Against this backdrop, we ask: are intermediaries at fault here and, if so, are they beyond the reach of existing law? Will the proposed change help alleviate the problem in a practical way? Might targeting intermediaries impede enforcement under existing laws, such as by making it hard for law enforcement to locate and gather evidence about criminal wrongdoers?
Will it cause collateral damage? If so, can that damage be adequately mitigated?
As a civil liberties organization, one of the main reasons EFF defends limits on intermediary liability is because we know the crucial role intermediaries play in empowering Internet users who rely on those services to communicate. Attempts to change platform behavior by undermining Section 230 or Section 512, for example, may actually harm lawful users who rely on those platforms to connect, organize, and learn. This is a special risk to the historically marginalized communities that often lack a voice in traditional media and who often find themselves improperly targeted by content moderation systems. The ultimate beneficiaries of limits on intermediary liability are all of us who want those intermediaries to exist so that we can post things without having to code and host it ourselves, and so that we can read, watch, and re-use content that others create.
Further, we are always mindful that intermediary liability protections are not limited to brand name “tech companies,” of any size. Section 230, by its language, provides immunity to any “provider or user of an interactive computer service” when that “provider or user” republishes content created by someone or something else, protecting both decisions to moderate it and those to transmit it without moderation. “User,” in particular, has been interpreted broadly to apply “simply to anyone using an interactive computer service.” This includes anyone who maintains a website that hosts other people’s comments, posts another person’s op-ed to message boards or newsgroups, or anyone who forwards email written by someone else. A user can be an individual, a nonprofit organization, a university, a small brick-and-mortar business, or, yes, a “tech company.” And Section 512 protects a wide ranges of services, from your ISP to Twitter to the Internet Archive to a hobby site like Ravelry.
Against this backdrop, we ask: Who will be affected by the law? How will they respond?
For example, will intermediaries seek to limit their liability by censoring or curtailing lawful speech and activity? Will the proposal require intermediaries to screen or filter content before it is published? Will the proposal directly or indirectly compel intermediaries to remove or block user content, accounts, whole sections of websites, entire features or services? Will intermediaries shut down altogether? Will the cost of compliance become a barrier to entry for new competitors, further entrenching existing gate-keepers? Will the proposal empower a heckler’s veto, where a single notice or flag that an intermediary is being used for illegal purposes results in third-party liability if the intermediary doesn’t take action?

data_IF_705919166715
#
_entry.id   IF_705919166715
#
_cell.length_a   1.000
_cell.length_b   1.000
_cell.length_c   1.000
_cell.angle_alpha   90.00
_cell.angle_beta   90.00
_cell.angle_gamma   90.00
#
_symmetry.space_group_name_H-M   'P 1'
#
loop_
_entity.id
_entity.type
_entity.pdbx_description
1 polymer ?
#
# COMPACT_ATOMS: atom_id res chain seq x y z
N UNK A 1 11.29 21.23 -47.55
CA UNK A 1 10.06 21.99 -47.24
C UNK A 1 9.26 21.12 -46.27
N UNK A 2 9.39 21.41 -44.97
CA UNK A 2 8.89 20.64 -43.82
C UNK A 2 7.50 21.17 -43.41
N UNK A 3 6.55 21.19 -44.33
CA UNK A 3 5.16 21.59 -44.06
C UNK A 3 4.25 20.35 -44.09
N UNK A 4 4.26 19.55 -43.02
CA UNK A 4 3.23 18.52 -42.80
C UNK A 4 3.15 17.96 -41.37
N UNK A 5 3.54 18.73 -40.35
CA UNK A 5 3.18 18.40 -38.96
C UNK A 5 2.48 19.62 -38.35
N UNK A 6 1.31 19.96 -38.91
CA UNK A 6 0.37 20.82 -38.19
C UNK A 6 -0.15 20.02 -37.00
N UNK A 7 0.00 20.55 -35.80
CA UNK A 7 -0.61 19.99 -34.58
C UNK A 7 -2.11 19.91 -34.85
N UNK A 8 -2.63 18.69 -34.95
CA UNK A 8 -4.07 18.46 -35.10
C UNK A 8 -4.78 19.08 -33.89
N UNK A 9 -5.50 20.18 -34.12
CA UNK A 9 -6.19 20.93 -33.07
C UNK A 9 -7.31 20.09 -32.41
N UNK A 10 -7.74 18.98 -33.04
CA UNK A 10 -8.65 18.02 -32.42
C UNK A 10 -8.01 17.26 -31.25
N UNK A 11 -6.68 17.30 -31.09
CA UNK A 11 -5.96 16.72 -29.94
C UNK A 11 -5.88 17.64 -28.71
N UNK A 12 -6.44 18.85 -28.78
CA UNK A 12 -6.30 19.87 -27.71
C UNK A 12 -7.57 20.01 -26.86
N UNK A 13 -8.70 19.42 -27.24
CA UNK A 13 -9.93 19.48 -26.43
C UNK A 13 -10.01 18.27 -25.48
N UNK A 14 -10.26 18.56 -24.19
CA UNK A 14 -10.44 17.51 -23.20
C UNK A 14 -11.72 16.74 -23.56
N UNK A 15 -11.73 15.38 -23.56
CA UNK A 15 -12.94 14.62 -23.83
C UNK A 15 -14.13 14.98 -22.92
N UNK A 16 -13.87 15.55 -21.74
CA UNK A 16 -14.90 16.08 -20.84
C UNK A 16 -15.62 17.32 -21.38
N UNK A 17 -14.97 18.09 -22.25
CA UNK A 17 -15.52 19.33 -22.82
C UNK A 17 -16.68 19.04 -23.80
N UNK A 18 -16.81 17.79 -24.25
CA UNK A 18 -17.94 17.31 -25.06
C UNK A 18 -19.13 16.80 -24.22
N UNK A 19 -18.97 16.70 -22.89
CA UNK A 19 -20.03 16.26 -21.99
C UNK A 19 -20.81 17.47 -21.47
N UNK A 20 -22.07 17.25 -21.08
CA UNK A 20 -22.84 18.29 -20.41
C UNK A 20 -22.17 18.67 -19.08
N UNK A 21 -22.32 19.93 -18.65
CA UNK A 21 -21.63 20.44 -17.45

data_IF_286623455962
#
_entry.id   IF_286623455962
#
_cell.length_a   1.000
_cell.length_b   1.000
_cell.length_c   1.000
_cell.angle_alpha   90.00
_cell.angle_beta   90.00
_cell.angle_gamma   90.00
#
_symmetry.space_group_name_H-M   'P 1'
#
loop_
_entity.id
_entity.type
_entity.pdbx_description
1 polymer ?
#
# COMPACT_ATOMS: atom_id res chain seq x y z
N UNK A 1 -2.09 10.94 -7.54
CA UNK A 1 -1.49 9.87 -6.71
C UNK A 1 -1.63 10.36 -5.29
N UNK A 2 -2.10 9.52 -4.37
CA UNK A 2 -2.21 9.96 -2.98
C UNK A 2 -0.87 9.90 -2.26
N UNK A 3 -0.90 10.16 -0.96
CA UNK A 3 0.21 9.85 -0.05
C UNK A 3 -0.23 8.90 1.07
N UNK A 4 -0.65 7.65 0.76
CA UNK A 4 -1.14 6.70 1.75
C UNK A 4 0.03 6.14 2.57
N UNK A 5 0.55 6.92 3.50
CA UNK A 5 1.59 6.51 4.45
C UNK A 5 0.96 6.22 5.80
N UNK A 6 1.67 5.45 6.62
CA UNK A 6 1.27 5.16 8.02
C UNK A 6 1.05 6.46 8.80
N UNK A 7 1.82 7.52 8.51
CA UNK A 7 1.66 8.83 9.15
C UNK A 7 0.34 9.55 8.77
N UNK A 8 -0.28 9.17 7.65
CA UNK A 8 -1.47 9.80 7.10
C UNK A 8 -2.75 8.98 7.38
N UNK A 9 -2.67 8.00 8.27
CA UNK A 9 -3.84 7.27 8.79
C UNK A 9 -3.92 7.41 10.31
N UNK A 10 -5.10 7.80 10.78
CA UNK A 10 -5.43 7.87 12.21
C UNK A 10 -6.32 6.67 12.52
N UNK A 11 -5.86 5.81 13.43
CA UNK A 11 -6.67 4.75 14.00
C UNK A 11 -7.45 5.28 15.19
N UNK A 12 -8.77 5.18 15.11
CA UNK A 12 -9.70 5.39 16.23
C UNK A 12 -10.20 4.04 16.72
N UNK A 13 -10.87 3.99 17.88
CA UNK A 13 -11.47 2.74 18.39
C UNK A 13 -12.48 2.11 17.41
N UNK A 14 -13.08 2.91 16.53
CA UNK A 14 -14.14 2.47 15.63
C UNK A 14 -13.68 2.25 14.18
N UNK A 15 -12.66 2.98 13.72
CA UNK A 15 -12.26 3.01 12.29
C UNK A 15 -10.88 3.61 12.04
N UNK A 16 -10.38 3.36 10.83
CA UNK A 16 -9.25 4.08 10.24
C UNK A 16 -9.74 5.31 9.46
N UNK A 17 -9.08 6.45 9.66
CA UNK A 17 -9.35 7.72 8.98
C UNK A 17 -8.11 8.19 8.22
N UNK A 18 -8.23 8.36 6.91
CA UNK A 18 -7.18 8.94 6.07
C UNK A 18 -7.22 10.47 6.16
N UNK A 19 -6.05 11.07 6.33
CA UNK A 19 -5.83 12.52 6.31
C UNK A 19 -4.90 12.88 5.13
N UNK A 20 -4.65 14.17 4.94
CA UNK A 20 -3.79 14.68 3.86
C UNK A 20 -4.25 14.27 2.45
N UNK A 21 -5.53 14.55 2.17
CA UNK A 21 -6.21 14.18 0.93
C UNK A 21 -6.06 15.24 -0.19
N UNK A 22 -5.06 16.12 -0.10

We asked sex workers and child safety experts what they thought about SESTA/FOSTA. They told us it was dangerous.
If the answer is yes to any of these, does the proposal include adequate remediation measures? For example (focusing just on competition) if compliance could make it difficult for smaller companies to compete or alternatives to emerge, does the proposal include mitigation measures? Will those mitigation measures be effective?
What expertise is needed to evaluate this proposal? Do we have it? Can we get it?
One of the many lessons of SESTA/FOSTA was that it’s hard to assess collateral effects if you don’t ask the right people. We asked sex workers and child safety experts what they thought about SESTA/FOSTA. They told us it was dangerous. They were right.
We take the same approach with the proposals coming in now. Do we understand the technological implications? For example, some proposed changes to Section 230 protections in the context of online advertising might effectively force systemic changes that will be both expensive and obsolete in a few years. Some might make a lot of sense and not be too burdensome for some services. Others might simply be difficult to assess without deeper knowledge of how the advertising system works now and will likely work in the future. Some implications for users might not be clear to us, so it’s especially important to seek out potentially affected communities and ensure they have a meaningful opportunity to consult and be heard on the impacts of any proposal. We try to make sure we know what questions to ask, but also to know what we don’t know.
Online Intermediary Reform Is Hard
Many intermediary liability reform proposals are little more than vaporware from policymakers who seem bent on willfully misunderstanding how intermediary protections and even the Internet work. But some are more serious, and deserve consideration and review. The above questions should help guide that process.